Berkshire Hathaway 2012 Annual Report

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The Berkshire Hathaway 2012 Annual Report is now out, you can read the full version here

2012 was another year that Berkshire did not surpass the S&P 500 in annual returns as calculated by book value gain vs the index gain.  Book Value  gained 14.4% for the year versus the S&P 500 at 16%, and that makes it three times in the past four years that the company has under performed the benchmark.

To date, we’ve never had a five-year period of underperformance, having managed 43 times to surpass the
S&P over such a stretch. (The record is on page 103.) But the S&P has now had gains in each of the last
four years, outpacing us over that period. If the market continues to advance in 2013, our streak of fiveyear
wins will end.

In Warren Buffett’s second disappointment of the year was that he was unable to make a major acquisition.  It’s been known that Buffett has a lot of cash that he wants to put to work, and with the size of his cash holdings, he needs to acquire large companies.  The hunt came to and end in February 2013 with the purchase of Heinz.  Although a major purchase wasn’t made, Berkshire did purchase 26 smaller companies throughout the year.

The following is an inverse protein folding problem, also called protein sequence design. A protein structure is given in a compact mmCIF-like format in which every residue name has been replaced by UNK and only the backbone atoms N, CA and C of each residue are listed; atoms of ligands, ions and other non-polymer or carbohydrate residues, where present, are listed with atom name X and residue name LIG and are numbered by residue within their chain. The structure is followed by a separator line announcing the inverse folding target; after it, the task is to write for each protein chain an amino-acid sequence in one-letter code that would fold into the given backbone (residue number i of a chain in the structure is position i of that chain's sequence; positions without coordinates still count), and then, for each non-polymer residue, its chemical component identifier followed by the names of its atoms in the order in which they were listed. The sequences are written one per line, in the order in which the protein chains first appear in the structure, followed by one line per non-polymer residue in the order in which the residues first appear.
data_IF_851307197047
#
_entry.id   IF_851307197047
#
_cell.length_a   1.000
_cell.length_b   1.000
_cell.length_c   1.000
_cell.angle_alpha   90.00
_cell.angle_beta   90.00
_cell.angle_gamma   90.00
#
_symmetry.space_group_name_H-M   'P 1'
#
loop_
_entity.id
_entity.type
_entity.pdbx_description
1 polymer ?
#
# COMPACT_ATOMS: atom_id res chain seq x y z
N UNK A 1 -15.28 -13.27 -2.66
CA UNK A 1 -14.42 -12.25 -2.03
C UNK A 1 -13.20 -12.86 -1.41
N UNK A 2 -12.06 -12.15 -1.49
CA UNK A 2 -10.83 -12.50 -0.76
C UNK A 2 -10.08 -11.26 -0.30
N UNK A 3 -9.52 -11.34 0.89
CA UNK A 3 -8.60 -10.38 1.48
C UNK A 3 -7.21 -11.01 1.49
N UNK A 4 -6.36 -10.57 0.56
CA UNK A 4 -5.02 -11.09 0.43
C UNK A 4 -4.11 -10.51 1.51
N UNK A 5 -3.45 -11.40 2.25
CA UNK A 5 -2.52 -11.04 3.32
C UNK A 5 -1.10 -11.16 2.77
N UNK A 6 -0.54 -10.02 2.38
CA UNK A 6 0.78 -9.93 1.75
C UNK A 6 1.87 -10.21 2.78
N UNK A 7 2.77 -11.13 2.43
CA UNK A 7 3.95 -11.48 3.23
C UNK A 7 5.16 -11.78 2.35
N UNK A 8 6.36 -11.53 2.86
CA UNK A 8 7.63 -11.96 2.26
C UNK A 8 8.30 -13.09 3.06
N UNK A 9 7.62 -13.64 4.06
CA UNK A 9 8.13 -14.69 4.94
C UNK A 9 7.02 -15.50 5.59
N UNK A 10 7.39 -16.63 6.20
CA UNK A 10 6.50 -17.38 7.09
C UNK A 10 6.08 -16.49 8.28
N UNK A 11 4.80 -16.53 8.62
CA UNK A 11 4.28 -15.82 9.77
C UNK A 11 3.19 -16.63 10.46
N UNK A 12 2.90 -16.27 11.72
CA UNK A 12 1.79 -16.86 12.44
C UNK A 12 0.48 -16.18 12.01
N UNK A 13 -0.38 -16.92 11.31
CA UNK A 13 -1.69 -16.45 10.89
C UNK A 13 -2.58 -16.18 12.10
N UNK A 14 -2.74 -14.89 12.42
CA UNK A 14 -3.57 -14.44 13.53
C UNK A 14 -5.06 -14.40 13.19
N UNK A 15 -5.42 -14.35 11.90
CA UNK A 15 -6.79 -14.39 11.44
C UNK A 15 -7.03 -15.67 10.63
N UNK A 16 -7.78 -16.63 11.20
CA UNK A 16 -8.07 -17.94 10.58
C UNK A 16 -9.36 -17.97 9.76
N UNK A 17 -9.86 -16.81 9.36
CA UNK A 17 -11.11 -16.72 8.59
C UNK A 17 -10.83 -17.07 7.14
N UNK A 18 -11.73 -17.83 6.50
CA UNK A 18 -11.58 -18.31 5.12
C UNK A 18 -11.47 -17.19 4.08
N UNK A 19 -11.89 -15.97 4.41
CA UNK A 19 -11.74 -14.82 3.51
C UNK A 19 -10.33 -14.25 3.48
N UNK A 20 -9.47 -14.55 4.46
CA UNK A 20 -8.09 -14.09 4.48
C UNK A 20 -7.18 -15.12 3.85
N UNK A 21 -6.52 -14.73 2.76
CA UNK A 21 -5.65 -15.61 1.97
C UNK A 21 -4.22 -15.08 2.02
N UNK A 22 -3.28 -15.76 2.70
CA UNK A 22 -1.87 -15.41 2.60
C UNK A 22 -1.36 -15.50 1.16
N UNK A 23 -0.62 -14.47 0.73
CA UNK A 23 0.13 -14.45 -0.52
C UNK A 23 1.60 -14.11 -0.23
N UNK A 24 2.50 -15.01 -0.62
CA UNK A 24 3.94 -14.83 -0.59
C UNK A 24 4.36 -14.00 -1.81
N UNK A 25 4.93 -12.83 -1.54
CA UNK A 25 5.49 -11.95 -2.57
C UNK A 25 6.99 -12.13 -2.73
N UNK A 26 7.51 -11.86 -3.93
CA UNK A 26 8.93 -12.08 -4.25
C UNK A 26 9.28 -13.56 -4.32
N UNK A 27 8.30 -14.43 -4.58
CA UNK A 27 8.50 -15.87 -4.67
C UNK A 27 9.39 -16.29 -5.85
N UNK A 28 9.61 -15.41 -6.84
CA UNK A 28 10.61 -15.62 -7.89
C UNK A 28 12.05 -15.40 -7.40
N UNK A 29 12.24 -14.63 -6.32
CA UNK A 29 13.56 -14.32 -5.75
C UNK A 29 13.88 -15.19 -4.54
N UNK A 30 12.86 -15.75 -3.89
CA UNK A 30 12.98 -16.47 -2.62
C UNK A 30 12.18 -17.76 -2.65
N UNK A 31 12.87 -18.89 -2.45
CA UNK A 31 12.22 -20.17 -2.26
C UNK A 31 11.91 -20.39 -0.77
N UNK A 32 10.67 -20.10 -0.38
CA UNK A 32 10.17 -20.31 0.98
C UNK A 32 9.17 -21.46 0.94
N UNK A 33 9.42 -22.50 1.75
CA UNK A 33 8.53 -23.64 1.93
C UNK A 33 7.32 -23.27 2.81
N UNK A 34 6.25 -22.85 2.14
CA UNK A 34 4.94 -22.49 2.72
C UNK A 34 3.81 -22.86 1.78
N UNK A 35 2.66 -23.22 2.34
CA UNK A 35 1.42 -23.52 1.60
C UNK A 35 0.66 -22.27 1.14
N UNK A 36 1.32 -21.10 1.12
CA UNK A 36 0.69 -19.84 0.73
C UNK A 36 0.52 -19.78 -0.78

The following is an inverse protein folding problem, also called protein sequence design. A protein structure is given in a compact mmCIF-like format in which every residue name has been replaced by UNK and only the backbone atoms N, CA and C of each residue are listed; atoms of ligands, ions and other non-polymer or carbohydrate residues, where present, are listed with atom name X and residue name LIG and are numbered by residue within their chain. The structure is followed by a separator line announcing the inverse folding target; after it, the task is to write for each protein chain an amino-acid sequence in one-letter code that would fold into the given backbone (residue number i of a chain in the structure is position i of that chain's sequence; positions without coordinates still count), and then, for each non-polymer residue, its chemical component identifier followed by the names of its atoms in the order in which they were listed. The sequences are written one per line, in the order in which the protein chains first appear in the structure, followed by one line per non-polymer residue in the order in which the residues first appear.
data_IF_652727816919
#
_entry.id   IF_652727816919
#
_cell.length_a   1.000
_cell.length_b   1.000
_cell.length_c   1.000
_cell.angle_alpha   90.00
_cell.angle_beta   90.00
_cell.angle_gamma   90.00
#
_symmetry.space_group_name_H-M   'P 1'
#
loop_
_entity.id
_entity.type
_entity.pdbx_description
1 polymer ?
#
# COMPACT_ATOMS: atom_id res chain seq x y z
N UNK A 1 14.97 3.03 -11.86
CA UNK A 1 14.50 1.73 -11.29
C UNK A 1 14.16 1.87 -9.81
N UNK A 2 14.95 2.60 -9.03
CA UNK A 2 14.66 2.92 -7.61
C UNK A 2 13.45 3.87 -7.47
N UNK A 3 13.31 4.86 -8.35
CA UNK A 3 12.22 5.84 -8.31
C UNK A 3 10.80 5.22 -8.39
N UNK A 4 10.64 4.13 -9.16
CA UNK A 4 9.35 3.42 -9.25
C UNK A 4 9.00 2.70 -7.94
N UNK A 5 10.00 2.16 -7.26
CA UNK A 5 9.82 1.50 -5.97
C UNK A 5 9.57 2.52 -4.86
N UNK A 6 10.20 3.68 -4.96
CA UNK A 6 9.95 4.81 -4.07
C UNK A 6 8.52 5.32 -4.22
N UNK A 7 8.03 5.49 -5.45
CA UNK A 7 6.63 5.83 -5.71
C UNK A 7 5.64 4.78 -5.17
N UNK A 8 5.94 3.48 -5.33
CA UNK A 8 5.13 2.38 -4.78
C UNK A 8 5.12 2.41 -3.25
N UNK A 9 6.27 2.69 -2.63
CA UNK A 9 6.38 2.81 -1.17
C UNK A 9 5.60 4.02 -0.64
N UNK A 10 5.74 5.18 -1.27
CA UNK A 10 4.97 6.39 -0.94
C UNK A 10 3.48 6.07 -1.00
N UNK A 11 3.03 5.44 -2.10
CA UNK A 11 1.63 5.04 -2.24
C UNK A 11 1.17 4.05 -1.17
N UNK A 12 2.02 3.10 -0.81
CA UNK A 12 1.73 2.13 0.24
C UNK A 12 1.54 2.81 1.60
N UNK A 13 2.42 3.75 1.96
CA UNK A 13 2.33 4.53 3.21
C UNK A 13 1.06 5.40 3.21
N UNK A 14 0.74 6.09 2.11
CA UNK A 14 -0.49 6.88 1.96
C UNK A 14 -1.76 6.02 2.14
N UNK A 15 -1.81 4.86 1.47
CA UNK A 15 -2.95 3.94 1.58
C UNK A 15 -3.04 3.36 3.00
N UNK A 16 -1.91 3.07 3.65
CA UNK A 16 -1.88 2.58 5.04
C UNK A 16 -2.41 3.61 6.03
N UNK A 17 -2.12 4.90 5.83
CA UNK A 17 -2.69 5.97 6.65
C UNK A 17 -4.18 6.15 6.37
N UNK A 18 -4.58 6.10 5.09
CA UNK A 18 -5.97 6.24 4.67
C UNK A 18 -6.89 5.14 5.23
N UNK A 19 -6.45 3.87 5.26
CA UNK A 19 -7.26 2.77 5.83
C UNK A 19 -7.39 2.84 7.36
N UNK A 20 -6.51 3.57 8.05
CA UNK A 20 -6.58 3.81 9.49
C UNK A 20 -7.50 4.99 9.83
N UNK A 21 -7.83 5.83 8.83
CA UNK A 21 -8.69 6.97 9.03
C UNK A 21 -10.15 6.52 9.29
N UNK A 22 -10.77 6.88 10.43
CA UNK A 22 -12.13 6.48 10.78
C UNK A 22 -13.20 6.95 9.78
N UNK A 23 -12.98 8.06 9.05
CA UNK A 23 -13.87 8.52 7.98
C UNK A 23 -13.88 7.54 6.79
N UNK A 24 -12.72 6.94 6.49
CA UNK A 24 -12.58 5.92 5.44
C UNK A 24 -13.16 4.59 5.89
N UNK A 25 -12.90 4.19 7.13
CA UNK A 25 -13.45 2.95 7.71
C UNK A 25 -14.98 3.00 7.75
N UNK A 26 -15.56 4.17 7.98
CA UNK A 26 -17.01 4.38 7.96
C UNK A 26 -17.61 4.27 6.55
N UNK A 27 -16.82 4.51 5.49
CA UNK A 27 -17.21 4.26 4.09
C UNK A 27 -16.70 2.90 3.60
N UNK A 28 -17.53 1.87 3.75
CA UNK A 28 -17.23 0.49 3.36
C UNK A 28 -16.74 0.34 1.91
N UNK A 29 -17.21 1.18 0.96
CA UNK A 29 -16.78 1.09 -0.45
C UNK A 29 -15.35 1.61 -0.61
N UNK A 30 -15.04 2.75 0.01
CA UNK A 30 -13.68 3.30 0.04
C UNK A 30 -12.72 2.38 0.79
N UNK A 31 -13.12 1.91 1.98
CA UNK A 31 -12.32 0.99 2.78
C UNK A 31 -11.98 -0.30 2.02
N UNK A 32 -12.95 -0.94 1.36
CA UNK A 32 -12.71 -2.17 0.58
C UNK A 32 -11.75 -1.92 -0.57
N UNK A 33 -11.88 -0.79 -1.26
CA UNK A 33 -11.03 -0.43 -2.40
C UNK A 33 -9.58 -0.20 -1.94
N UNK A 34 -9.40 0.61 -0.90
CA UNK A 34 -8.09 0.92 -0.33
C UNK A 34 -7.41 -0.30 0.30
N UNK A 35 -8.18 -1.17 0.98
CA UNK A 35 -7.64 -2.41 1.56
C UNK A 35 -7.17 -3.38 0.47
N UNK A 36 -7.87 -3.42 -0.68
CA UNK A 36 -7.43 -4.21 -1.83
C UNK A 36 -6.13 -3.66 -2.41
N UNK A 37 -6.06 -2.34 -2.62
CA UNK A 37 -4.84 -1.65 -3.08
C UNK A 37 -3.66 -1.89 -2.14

Though I failed to land a major acquisition in 2012, the managers of our subsidiaries did far better. We had
a record year for “bolt-on” purchases, spending about $2.3 billion for 26 companies that were melded into
our existing businesses. These transactions were completed without Berkshire issuing any shares.

Todd Combs and Ted Weschler had great years:

Todd Combs and Ted Weschler, our new investment managers, have proved to be smart, models of
integrity, helpful to Berkshire in many ways beyond portfolio management, and a perfect cultural fit. We
hit the jackpot with these two. In 2012 each outperformed the S&P 500 by double-digit margins. They left me in
the dust as well.

Berkshire spent $9.8 billion on Capital Expenditures in 2012, with about 88% of it in the United States.  That was a 19% increase over the 2011 year.  Buffett goes on to mention that it is impossible to time the market, and over the last century much has happened, but the total Dow Jones  return was over 17,000%.  This is a message to all the CEO’s about holding back capital expenditures because of short term issues.  Since you are unable to predict the future, it is better to allocate capital now if it makes business sense and not worry about where the economy is headed.

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